Game theory is the formal study of conflict and cooperation and can be used to model a multiplayer decisionmaking process and to analyze the manner in which players interact with each other during this process. Therefore, the concepts of game theory provide a language in which to formulate, structure, analyze, and understand strategic scenarios. This concept drew great attentions in both areas of economics and computer science [5]. In 2013, C. Jiang introduced the fundamental notion of an Indian buffet game to study how game players make multiple concurrent selections under uncertain system states [6]. Specifically, the Indian buffet game model can reveal how players learn the uncertainty through social learning and make optimal decisions to maximize their own expected utilities by considering negative network externality [7]. This game model is well suited for the CRAN resource sharing problem.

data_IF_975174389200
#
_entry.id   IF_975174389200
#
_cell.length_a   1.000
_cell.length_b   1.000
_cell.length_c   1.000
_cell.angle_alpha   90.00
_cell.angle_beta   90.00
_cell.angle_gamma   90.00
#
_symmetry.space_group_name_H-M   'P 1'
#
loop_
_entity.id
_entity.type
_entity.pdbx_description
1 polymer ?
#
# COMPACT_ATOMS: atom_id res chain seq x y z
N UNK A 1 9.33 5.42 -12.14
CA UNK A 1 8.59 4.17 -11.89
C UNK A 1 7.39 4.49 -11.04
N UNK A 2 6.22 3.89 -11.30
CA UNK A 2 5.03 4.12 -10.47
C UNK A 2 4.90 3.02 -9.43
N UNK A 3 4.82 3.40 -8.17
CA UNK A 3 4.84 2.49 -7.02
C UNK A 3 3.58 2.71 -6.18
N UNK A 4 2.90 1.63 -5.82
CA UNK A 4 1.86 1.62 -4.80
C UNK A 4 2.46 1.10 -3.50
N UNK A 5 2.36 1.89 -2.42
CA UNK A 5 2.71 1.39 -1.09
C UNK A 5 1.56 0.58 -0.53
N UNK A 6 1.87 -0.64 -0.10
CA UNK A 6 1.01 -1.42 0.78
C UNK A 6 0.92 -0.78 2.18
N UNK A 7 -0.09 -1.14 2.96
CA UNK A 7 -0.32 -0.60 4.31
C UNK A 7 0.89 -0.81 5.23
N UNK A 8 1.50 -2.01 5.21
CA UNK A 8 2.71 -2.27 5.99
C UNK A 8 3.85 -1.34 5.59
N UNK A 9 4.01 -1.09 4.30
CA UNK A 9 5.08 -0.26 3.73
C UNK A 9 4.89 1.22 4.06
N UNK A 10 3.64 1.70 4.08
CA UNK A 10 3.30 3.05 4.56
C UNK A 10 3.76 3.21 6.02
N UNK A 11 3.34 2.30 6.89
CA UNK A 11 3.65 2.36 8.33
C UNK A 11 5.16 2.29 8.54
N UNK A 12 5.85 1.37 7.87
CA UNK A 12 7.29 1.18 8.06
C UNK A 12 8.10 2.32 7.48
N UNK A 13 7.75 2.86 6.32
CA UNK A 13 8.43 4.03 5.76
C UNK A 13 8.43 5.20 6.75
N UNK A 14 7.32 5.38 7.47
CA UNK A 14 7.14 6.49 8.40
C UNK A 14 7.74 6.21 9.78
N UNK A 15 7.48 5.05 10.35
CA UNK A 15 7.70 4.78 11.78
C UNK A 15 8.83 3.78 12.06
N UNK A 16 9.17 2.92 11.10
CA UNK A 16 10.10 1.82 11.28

Motivated by the above discussion, we design a new CRAN resource sharing scheme based on the Indian game model. The key feature of our scheme is to develop a decentralized mechanism according to the twolevel coopetition approach. The term “coopetition” is a neologism coined to describe cooperative competition. Therefore, coopetition is defined as the phenomenon that differs from competition or cooperation and stresses two faces, i.e., cooperation and competition, of one relationship in the same situation [8]. In this study, our proposed game model consists of two levels: the upper and lowerlevel Indian buffet games. At the upperlevel game, cloud resources are shared in a cooperative manner. At the lowerlevel game, allocated resources are distributed in a noncooperative manner. Based on the hierarchical interconnection of the two game models, control decisions can cause cascade interactions to reach a mutually satisfactory solution.